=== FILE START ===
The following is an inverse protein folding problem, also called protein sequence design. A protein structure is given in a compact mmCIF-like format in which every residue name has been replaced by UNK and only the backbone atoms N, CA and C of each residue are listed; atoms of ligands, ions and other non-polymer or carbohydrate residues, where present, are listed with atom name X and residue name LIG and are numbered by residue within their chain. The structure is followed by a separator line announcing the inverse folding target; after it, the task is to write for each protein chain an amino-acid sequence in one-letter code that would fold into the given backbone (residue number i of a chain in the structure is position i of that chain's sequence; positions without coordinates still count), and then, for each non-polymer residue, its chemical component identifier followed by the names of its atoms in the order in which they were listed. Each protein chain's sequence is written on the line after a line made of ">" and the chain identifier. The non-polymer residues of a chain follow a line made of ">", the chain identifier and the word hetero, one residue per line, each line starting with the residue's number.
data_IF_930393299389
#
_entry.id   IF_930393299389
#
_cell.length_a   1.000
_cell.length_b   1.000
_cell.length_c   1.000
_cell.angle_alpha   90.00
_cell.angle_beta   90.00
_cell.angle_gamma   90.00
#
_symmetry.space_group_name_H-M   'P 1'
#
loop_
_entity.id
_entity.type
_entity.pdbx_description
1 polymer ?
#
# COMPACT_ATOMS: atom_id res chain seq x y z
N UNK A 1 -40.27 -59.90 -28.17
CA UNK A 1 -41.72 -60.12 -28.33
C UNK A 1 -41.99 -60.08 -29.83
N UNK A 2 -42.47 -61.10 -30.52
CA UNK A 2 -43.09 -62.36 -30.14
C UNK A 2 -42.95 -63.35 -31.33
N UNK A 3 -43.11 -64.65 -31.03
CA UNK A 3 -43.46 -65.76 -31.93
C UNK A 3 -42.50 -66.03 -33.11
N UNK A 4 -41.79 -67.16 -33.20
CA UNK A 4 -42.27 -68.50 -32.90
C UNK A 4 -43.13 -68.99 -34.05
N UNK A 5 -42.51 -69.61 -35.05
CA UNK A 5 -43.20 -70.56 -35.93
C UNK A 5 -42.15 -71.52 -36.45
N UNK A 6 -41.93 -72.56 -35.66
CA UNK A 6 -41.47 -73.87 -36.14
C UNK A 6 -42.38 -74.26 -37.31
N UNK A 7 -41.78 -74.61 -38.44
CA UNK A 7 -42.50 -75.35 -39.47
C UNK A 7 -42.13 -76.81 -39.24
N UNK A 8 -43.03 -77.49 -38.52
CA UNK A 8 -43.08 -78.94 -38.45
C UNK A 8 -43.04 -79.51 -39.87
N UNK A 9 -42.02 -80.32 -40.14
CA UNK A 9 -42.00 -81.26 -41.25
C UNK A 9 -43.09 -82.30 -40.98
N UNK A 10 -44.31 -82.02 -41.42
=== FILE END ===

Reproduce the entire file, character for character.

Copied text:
The following is an inverse protein folding problem, also called protein sequence design. A protein structure is given in a compact mmCIF-like format in which every residue name has been replaced by UNK and only the backbone atoms N, CA and C of each residue are listed; atoms of ligands, ions and other non-polymer or carbohydrate residues, where present, are listed with atom name X and residue name LIG and are numbered by residue within their chain. The structure is followed by a separator line announcing the inverse folding target; after it, the task is to write for each protein chain an amino-acid sequence in one-letter code that would fold into the given backbone (residue number i of a chain in the structure is position i of that chain's sequence; positions without coordinates still count), and then, for each non-polymer residue, its chemical component identifier followed by the names of its atoms in the order in which they were listed. Each protein chain's sequence is written on the line after a line made of ">" and the chain identifier. The non-polymer residues of a chain follow a line made of ">", the chain identifier and the word hetero, one residue per line, each line starting with the residue's number.
data_IF_930393299389
#
_entry.id   IF_930393299389
#
_cell.length_a   1.000
_cell.length_b   1.000
_cell.length_c   1.000
_cell.angle_alpha   90.00
_cell.angle_beta   90.00
_cell.angle_gamma   90.00
#
_symmetry.space_group_name_H-M   'P 1'
#
loop_
_entity.id
_entity.type
_entity.pdbx_description
1 polymer ?
#
# COMPACT_ATOMS: atom_id res chain seq x y z
N UNK A 1 -40.27 -59.90 -28.17
CA UNK A 1 -41.72 -60.12 -28.33
C UNK A 1 -41.99 -60.08 -29.83
N UNK A 2 -42.47 -61.10 -30.52
CA UNK A 2 -43.09 -62.36 -30.14
C UNK A 2 -42.95 -63.35 -31.33
N UNK A 3 -43.11 -64.65 -31.03
CA UNK A 3 -43.46 -65.76 -31.93
C UNK A 3 -42.50 -66.03 -33.11
N UNK A 4 -41.79 -67.16 -33.20
CA UNK A 4 -42.27 -68.50 -32.90
C UNK A 4 -43.13 -68.99 -34.05
N UNK A 5 -42.51 -69.61 -35.05
CA UNK A 5 -43.20 -70.56 -35.93
C UNK A 5 -42.15 -71.52 -36.45
N UNK A 6 -41.93 -72.56 -35.66
CA UNK A 6 -41.47 -73.87 -36.14
C UNK A 6 -42.38 -74.26 -37.31
N UNK A 7 -41.78 -74.61 -38.44
CA UNK A 7 -42.50 -75.35 -39.47
C UNK A 7 -42.13 -76.81 -39.24
N UNK A 8 -43.03 -77.49 -38.52
CA UNK A 8 -43.08 -78.94 -38.45
C UNK A 8 -43.04 -79.51 -39.87
N UNK A 9 -42.02 -80.32 -40.14
CA UNK A 9 -42.00 -81.26 -41.25
C UNK A 9 -43.09 -82.30 -40.98
N UNK A 10 -44.31 -82.02 -41.42